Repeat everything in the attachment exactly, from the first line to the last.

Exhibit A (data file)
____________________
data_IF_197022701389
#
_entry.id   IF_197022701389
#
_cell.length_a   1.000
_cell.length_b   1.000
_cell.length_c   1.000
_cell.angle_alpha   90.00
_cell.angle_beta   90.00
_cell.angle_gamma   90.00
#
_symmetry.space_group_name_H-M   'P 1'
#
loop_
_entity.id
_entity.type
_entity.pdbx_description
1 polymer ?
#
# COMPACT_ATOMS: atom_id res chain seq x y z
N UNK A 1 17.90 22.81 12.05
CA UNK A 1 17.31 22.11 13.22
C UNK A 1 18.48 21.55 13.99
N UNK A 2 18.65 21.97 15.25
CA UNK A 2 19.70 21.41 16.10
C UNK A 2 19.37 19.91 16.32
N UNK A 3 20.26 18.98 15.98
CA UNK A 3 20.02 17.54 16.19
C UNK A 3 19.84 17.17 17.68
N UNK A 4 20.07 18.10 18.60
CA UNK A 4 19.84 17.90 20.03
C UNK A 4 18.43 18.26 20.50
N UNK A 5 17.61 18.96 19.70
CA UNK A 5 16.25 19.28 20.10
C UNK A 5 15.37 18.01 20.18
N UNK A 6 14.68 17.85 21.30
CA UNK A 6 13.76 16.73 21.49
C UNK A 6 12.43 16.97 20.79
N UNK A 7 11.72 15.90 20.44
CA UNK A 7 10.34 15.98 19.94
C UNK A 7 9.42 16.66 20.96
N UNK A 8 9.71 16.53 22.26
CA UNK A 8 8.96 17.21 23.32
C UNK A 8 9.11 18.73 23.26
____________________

data_IF_197022701389
#
_entry.id   IF_197022701389
#
_cell.length_a   1.000
_cell.length_b   1.000
_cell.length_c   1.000
_cell.angle_alpha   90.00
_cell.angle_beta   90.00
_cell.angle_gamma   90.00
#
_symmetry.space_group_name_H-M   'P 1'
#
loop_
_entity.id
_entity.type
_entity.pdbx_description
1 polymer ?
#
# COMPACT_ATOMS: atom_id res chain seq x y z
N UNK A 1 17.90 22.81 12.05
CA UNK A 1 17.31 22.11 13.22
C UNK A 1 18.48 21.55 13.99
N UNK A 2 18.65 21.97 15.25
CA UNK A 2 19.70 21.41 16.10
C UNK A 2 19.37 19.91 16.32
N UNK A 3 20.26 18.98 15.98
CA UNK A 3 20.02 17.54 16.19
C UNK A 3 19.84 17.17 17.68
N UNK A 4 20.07 18.10 18.60
CA UNK A 4 19.84 17.90 20.03
C UNK A 4 18.43 18.26 20.50
N UNK A 5 17.61 18.96 19.70
CA UNK A 5 16.25 19.28 20.10
C UNK A 5 15.37 18.01 20.18
N UNK A 6 14.68 17.85 21.30
CA UNK A 6 13.76 16.73 21.49
C UNK A 6 12.43 16.97 20.79
N UNK A 7 11.72 15.90 20.44
CA UNK A 7 10.34 15.98 19.94
C UNK A 7 9.42 16.66 20.96
N UNK A 8 9.71 16.53 22.26
CA UNK A 8 8.96 17.21 23.32
C UNK A 8 9.11 18.73 23.26